This could be described as an extension of rule #5 as I’m yet to meet a senior executive who doesn’t possess superior interpersonal skills. Indeed, as one moves through the various career levels (e.g. from trainee to senior executive), the ability to work with and through others becomes increasingly important. Like it or not, people with superior interpersonal skills often appear to enjoy accelerated advancement over their less socially skilled counterparts. Once again, paying attention to the cultivation of these skills early on in our careers seems to yield rich dividends.

Rule #10: It’s Okay to Be Ambitious

Many people are reluctant to display their ambition in the workplace. This may be due to any number of reasons, including personal or reported experiences (of others) where the display of naked ambition has generated a backlash from superiors or peers. Fortunately, the best organizations are not afraid to hire people who have set definite goals for themselves and who are hoping to achieve those goals with the active help of their employer and colleagues. However, I should warn you that such organizations are equally demanding of their people, so if you’re thinking of joining one or are already a member, be prepared for an exchange of value.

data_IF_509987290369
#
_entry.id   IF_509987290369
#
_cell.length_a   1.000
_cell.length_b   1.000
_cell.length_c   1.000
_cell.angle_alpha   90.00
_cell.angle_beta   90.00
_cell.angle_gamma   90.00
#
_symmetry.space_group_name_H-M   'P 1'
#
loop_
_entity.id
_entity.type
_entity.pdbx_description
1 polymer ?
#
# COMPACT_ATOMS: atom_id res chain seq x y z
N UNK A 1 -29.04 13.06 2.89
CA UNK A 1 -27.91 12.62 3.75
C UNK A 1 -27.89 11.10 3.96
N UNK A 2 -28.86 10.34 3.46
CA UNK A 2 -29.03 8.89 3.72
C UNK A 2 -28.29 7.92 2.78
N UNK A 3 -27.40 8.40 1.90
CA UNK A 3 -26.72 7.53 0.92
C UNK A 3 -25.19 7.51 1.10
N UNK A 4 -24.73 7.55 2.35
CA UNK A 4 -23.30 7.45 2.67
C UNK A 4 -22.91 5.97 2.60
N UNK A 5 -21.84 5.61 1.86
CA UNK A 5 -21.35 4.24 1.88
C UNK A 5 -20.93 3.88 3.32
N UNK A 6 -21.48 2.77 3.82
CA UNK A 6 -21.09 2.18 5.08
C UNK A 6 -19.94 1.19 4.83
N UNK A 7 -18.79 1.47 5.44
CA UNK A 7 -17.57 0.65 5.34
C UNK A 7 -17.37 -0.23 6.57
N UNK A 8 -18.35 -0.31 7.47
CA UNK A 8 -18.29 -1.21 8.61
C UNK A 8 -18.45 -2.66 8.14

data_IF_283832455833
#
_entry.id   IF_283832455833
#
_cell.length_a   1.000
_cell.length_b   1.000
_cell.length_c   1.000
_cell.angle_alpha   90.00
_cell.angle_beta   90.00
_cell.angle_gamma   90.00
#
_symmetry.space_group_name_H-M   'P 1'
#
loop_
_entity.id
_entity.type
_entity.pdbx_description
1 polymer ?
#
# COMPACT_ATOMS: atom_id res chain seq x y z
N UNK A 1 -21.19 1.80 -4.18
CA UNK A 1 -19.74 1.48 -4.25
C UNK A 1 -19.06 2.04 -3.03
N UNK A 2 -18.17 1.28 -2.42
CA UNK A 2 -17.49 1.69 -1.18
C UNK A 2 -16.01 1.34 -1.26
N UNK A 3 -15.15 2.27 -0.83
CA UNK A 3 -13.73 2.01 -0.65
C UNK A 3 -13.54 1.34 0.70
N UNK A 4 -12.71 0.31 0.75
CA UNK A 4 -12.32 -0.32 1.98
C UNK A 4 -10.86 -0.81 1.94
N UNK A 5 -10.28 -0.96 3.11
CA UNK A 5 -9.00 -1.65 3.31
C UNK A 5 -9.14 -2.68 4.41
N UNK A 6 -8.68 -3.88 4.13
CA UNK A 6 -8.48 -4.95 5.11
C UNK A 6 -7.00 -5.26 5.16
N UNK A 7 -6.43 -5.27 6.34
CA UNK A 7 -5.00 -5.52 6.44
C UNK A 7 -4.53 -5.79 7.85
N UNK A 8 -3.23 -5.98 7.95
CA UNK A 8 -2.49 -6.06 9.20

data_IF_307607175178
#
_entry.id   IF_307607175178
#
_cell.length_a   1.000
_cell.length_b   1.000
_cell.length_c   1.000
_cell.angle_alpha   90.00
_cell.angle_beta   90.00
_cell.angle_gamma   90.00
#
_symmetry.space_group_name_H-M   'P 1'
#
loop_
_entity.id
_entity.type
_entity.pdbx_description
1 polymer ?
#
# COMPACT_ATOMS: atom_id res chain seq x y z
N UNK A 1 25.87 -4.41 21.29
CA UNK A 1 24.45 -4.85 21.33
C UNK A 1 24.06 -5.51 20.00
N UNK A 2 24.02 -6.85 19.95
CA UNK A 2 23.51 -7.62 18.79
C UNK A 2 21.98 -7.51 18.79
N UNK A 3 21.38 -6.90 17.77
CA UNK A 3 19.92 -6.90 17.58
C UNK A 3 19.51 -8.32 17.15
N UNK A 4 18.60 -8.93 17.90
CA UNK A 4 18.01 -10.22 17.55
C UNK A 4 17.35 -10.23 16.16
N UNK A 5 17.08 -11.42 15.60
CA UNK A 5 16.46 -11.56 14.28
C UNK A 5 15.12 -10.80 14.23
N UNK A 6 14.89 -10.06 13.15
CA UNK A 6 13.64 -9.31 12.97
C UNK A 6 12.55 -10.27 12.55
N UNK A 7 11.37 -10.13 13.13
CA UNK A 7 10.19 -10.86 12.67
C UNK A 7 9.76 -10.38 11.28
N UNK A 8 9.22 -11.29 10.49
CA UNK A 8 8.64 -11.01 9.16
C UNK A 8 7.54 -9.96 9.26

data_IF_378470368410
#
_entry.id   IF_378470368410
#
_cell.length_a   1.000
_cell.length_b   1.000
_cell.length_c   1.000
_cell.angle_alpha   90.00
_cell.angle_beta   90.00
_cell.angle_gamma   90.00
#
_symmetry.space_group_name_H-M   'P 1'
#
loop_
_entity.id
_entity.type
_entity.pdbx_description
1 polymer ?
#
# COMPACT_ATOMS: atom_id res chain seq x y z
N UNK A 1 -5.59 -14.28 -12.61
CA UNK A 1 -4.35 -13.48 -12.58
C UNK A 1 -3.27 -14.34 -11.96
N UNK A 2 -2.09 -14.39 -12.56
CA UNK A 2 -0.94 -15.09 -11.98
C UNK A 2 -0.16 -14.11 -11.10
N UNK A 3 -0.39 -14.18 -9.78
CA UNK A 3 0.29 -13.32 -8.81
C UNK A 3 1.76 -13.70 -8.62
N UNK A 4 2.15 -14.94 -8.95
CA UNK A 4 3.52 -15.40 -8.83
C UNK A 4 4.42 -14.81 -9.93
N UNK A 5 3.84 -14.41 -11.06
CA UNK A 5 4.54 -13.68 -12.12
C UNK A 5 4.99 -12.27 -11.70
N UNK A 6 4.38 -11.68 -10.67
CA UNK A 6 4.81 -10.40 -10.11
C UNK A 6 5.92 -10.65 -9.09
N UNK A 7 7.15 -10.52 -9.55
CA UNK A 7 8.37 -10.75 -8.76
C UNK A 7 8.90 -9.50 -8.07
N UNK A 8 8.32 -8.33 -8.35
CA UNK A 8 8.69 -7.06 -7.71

These “rules” have worked well for us over the years. Perhaps you, or the organization you work for, have some rules of your own. If you’d like to share them with others, please leave a comment.